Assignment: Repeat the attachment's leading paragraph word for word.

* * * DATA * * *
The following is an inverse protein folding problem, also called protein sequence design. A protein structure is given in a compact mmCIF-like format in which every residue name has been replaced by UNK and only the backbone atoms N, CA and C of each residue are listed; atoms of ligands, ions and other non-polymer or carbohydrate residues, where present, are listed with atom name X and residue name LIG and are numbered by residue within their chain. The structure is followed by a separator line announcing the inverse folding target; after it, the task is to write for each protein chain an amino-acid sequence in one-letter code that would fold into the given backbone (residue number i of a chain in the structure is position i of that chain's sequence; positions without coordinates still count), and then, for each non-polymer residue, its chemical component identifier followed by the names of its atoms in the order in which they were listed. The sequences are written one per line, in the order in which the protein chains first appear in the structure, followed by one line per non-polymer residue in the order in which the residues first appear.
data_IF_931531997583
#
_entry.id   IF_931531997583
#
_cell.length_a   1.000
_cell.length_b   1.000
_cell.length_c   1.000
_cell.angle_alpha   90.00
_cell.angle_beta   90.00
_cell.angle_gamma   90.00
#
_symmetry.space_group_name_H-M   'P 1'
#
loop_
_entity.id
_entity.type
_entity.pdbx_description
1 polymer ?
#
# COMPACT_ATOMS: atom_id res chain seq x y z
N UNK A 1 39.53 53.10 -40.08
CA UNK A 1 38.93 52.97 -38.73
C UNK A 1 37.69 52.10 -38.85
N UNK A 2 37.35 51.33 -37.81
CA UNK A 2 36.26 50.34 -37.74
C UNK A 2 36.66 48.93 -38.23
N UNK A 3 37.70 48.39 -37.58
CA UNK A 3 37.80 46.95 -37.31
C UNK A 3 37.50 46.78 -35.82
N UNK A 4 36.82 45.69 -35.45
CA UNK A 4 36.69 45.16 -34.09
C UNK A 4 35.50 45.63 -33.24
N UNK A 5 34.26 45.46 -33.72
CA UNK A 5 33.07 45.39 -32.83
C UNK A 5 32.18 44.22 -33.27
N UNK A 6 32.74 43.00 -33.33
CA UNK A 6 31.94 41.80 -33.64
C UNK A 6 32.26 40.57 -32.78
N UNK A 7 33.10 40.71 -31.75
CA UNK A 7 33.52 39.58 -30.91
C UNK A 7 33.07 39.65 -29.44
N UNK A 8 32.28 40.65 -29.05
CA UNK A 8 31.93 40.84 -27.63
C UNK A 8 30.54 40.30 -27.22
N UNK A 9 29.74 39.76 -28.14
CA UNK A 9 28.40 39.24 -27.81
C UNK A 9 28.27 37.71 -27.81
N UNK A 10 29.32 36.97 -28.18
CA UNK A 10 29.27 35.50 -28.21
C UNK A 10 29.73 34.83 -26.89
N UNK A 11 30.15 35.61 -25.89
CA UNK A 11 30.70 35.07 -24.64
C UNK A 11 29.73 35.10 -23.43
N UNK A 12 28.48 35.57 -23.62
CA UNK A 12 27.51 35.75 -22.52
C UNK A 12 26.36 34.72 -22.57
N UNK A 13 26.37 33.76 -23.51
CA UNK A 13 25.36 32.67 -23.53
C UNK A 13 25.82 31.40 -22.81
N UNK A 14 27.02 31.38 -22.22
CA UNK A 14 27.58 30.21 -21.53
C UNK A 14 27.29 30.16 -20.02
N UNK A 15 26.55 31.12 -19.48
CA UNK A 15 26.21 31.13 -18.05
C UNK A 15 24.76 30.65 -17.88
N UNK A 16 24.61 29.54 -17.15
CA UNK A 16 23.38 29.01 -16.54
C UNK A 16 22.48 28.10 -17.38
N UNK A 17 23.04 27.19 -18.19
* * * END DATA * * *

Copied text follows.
The following is an inverse protein folding problem, also called protein sequence design. A protein structure is given in a compact mmCIF-like format in which every residue name has been replaced by UNK and only the backbone atoms N, CA and C of each residue are listed; atoms of ligands, ions and other non-polymer or carbohydrate residues, where present, are listed with atom name X and residue name LIG and are numbered by residue within their chain. The structure is followed by a separator line announcing the inverse folding target; after it, the task is to write for each protein chain an amino-acid sequence in one-letter code that would fold into the given backbone (residue number i of a chain in the structure is position i of that chain's sequence; positions without coordinates still count), and then, for each non-polymer residue, its chemical component identifier followed by the names of its atoms in the order in which they were listed. The sequences are written one per line, in the order in which the protein chains first appear in the structure, followed by one line per non-polymer residue in the order in which the residues first appear.